Glacier National Park

I had no idea what to expect from our trip to Glacier National Park. Before our visit I knew there would be glaciers and wildlife, including grizzly bears, and that people say the park is really beautiful. I can now report that “beautiful” is truly an understatement. This place is amazing and quickly jumped the ranks to my second favorite national park (Yosemite is still my #1). Since the summer sun doesn’t set until after 9:00 p.m., for our first visit we decided to head into the park after 4:00 p.m. when it would hopefully be cooler and less congested. We drove the narrow, winding Going-to-the-Sun Road through the forest and up into the mountains. All along the road there are overlooks with absolutely stunning views.

Though an incredibly beautiful drive, the road is extremely narrow and larger vehicles are restricted. Anything larger than a 15-passenger van would likely be too big- RVs and trailers are definitely not allowed. Heading eastbound, drivers skirt the winding road with steep drop-offs and short stone barriers, while drivers headed westbound hug the jagged inner cliffside with rocks jutting out into the lane. The road passes by streams that pour down the cliff walls like waterfalls, close enough to reach out and touch. Mitch, who is not a fan of heights, handled the drive like a pro, although with white knuckles and maybe a little sweat.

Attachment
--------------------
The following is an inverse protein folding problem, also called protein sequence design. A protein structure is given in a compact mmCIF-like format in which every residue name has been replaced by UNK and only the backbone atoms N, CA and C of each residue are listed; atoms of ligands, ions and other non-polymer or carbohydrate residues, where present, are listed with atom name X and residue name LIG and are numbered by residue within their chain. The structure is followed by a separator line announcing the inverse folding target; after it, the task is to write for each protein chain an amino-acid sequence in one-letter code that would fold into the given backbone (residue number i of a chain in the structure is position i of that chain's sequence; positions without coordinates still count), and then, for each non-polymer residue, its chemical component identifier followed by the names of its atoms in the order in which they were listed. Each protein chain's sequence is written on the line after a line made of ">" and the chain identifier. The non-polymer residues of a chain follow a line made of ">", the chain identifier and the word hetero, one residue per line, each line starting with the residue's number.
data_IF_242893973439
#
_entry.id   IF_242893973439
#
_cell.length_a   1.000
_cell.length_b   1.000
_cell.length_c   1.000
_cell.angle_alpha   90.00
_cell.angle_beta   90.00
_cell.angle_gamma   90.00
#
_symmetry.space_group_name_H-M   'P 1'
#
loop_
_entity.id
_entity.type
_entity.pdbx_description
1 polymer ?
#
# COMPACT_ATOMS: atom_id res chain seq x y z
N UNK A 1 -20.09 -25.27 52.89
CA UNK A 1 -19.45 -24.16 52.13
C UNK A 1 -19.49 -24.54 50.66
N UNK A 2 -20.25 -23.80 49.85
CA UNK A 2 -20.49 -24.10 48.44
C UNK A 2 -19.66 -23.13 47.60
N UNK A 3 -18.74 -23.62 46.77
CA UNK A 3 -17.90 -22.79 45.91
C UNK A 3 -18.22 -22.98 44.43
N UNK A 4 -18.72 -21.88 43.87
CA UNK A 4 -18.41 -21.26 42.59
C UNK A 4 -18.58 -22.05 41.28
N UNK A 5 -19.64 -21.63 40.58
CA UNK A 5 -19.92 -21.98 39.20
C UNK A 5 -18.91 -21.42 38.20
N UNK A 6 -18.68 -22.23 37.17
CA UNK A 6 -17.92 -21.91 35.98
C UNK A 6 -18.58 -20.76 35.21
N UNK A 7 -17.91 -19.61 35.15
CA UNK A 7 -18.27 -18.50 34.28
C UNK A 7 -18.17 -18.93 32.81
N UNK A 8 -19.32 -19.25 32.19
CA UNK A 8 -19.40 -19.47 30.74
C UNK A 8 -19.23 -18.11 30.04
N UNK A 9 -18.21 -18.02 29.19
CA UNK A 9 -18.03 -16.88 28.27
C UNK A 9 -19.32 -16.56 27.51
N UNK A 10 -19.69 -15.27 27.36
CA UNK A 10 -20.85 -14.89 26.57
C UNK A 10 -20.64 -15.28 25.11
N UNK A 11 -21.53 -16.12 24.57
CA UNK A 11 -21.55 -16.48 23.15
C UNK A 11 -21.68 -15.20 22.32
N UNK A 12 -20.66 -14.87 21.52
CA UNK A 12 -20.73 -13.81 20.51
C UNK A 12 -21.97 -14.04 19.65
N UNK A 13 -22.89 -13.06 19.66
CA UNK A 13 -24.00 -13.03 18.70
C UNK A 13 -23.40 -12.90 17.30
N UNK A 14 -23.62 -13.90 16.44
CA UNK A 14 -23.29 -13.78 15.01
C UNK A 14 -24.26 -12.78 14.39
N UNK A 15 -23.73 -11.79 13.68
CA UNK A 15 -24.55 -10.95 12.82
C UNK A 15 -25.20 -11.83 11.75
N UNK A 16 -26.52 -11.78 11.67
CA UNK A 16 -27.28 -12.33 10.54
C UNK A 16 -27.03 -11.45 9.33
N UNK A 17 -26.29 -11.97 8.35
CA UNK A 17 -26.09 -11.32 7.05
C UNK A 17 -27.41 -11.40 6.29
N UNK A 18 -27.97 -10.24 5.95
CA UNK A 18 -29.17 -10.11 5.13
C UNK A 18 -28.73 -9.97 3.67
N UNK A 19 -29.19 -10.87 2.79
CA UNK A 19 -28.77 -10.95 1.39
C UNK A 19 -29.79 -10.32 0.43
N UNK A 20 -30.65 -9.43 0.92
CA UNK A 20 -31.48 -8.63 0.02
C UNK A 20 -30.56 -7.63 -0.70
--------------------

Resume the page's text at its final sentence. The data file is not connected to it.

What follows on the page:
For our first hike, I wanted to try the three-mile out-and-back trail to St. Mary and Virginia Falls. Because we were entering a grizzly habitat and saw that the trail was lined with yummy berry bushes and a nice cool stream, we went in armed with bear spray. Rangers caution visitors to always carry bear spray and to hike in groups of three or more. Though we started the trail just the two of us, we soon met a woman who had been hiking alone, became quick friends, and decided to tackle the rest of the trail together. Our new friend, Elyda, was a retired speech therapist and shared a ton of knowledge about the park and nature along the trail. She also became our personal hero, saving the day (and possibly the forest) when she tactfully told a man who had been puffing a cigar on the trail, that smoking was not allowed and could be very dangerous for the park and his pocketbook. He apologized, thanked her, and put it out. Go, Elyda! As we hiked along and chatted with each other we saw no shortage of wildflowers, dense forest, green ferns, and meandering streams. The trail was spectacular and smelled amazing. I learned the park is home to 62 species of ferns, giving some areas a very rainforest-like appearance. Just before we reached the teal-blue St. Mary Falls we crossed a sweet mule deer on the trail.

We continued on the trail following the creek, until it veered off into quiet, thick forest for a bit, and rejoined the river at the tall, cascading Virginia Falls. Elyda thanked us for making her follow the trail all the way to the end. Although she had hiked the trail in the past, this was as far as she’d ever been. We noticed a few hikers who seemed to turn back before reaching Virginia Falls. We hiked right up to the base of the upper falls and were rewarded with a refreshing breeze and cool mist. It was beautiful to experience it all together.